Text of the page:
Three weeks ago my wife and I reached a new milestone. Our eldest child was married. I had always pictured that I’d be like Steve Martin in “Father of the Bride” when this time arrived; nervous, sad about “losing” my daughter, and suspicious of this new person taking her away. In reality I felt none of these emotions. I truly feel like Iâ€™ve gained a son and not that Iâ€™ve lost a daughter.
While I didnâ€™t have a lot of the â€œFather of the Brideâ€ type emotions, I did feel a sense of relief and pride. As a BT raising a frum child I often worried if I was going to be able to get this â€œreligion thingâ€ passed on to future generations. As my children got older and I saw them developing strong, and unique, religious sensibilities of their own this concern of mine definitely waned. Still, seeing my daughter, at this stage of independence, covering her hair, studying and implementing the laws of taharat hamischpacha, and setting up a kosher home I felt a strong sense of accomplishment.
As a BT I had the additional concern of worrying how I would be perceived and accepted by an FFB son-in-law and his parents, if they too were FFBs. Well, not only are my new son-in-lawâ€™s parents FFB, but his father is a renowned headmaster of a large Yeshiva and his grandfather is a streimel-wearing Chassid! We are very fortunate, because if our being baalei teshuva was an issue for our new mechutanim it was certainly not apparent during the 5 weeks they spent here in Israel prior to the wedding.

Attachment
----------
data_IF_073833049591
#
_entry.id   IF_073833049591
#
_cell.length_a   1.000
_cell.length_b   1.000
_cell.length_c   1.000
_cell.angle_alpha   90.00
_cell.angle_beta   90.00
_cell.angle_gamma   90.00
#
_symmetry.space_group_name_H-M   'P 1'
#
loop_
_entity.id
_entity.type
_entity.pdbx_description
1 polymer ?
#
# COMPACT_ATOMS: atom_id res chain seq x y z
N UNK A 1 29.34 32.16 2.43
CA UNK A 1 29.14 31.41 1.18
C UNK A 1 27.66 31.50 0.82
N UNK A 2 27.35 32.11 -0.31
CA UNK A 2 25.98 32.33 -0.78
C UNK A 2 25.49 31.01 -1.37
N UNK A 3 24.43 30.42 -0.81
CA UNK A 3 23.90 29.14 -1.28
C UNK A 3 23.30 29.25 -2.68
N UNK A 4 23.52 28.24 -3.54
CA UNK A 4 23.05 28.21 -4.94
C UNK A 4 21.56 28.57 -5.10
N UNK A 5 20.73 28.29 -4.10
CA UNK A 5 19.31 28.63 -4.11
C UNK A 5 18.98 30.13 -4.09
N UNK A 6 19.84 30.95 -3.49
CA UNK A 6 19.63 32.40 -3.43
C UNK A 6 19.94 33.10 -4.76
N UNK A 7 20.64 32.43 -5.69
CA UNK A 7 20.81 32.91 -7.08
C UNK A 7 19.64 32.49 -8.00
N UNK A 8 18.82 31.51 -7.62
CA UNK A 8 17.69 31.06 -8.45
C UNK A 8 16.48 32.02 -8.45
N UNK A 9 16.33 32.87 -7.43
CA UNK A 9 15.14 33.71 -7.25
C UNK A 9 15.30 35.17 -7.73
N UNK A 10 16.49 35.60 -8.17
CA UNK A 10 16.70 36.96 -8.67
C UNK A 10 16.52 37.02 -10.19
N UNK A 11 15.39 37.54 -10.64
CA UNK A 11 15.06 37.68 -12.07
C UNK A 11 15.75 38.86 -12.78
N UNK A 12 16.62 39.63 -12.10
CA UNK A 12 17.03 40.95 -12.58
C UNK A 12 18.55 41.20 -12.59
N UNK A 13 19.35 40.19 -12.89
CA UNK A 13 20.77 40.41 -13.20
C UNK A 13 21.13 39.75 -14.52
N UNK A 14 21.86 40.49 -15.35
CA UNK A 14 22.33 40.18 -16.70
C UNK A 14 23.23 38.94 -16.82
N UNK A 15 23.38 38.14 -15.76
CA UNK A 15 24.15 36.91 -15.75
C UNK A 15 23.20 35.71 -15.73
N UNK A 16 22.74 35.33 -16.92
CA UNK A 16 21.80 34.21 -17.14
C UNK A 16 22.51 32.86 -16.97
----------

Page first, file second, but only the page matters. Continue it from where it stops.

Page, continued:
We thank Hashem that everything went so smoothly; from how the couple met (Yes, they actually met each other in the Old City of Jerusalem. Itâ€™s a great Hashgacha Pratis story. (You can see it on Only Simchas in my son-in-lawâ€™s own words.) to the comfort we feel with our new son-in-law and his parents. We consider it a big Zâ€™chus to have been able to celebrate the marriage of our daughter in Jerusalem so soon after making Aliyah.